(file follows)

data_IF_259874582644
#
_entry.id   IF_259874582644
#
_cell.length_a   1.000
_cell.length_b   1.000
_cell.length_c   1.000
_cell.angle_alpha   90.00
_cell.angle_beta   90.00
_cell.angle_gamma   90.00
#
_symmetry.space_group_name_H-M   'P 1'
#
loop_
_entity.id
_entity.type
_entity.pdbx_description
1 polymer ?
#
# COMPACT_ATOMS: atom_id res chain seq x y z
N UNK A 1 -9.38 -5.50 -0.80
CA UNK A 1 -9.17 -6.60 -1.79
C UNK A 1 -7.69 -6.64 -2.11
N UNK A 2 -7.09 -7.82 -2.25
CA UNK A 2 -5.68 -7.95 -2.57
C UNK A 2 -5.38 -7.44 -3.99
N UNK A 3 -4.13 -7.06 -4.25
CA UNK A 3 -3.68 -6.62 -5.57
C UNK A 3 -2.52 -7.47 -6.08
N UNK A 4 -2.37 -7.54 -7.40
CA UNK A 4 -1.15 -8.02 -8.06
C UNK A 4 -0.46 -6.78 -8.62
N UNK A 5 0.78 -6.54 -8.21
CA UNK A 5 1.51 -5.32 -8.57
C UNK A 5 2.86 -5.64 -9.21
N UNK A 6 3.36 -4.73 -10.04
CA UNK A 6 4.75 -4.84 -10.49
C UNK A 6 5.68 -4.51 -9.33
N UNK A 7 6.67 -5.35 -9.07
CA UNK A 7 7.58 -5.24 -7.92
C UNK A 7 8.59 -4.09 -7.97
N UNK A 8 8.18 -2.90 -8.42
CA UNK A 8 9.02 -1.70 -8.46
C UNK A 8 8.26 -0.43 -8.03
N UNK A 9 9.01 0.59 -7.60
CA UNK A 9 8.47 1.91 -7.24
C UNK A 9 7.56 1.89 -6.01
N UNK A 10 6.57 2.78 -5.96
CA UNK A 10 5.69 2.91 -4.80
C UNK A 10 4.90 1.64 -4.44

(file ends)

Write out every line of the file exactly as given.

data_IF_259874582644
#
_entry.id   IF_259874582644
#
_cell.length_a   1.000
_cell.length_b   1.000
_cell.length_c   1.000
_cell.angle_alpha   90.00
_cell.angle_beta   90.00
_cell.angle_gamma   90.00
#
_symmetry.space_group_name_H-M   'P 1'
#
loop_
_entity.id
_entity.type
_entity.pdbx_description
1 polymer ?
#
# COMPACT_ATOMS: atom_id res chain seq x y z
N UNK A 1 -9.38 -5.50 -0.80
CA UNK A 1 -9.17 -6.60 -1.79
C UNK A 1 -7.69 -6.64 -2.11
N UNK A 2 -7.09 -7.82 -2.25
CA UNK A 2 -5.68 -7.95 -2.57
C UNK A 2 -5.38 -7.44 -3.99
N UNK A 3 -4.13 -7.06 -4.25
CA UNK A 3 -3.68 -6.62 -5.57
C UNK A 3 -2.52 -7.47 -6.08
N UNK A 4 -2.37 -7.54 -7.40
CA UNK A 4 -1.15 -8.02 -8.06
C UNK A 4 -0.46 -6.78 -8.62
N UNK A 5 0.78 -6.54 -8.21
CA UNK A 5 1.51 -5.32 -8.57
C UNK A 5 2.86 -5.64 -9.21
N UNK A 6 3.36 -4.73 -10.04
CA UNK A 6 4.75 -4.84 -10.49
C UNK A 6 5.68 -4.51 -9.33
N UNK A 7 6.67 -5.35 -9.07
CA UNK A 7 7.58 -5.24 -7.92
C UNK A 7 8.59 -4.09 -7.97
N UNK A 8 8.18 -2.90 -8.42
CA UNK A 8 9.02 -1.70 -8.46
C UNK A 8 8.26 -0.43 -8.03
N UNK A 9 9.01 0.59 -7.60
CA UNK A 9 8.47 1.91 -7.24
C UNK A 9 7.56 1.89 -6.01
N UNK A 10 6.57 2.78 -5.96
CA UNK A 10 5.69 2.91 -4.80
C UNK A 10 4.90 1.64 -4.44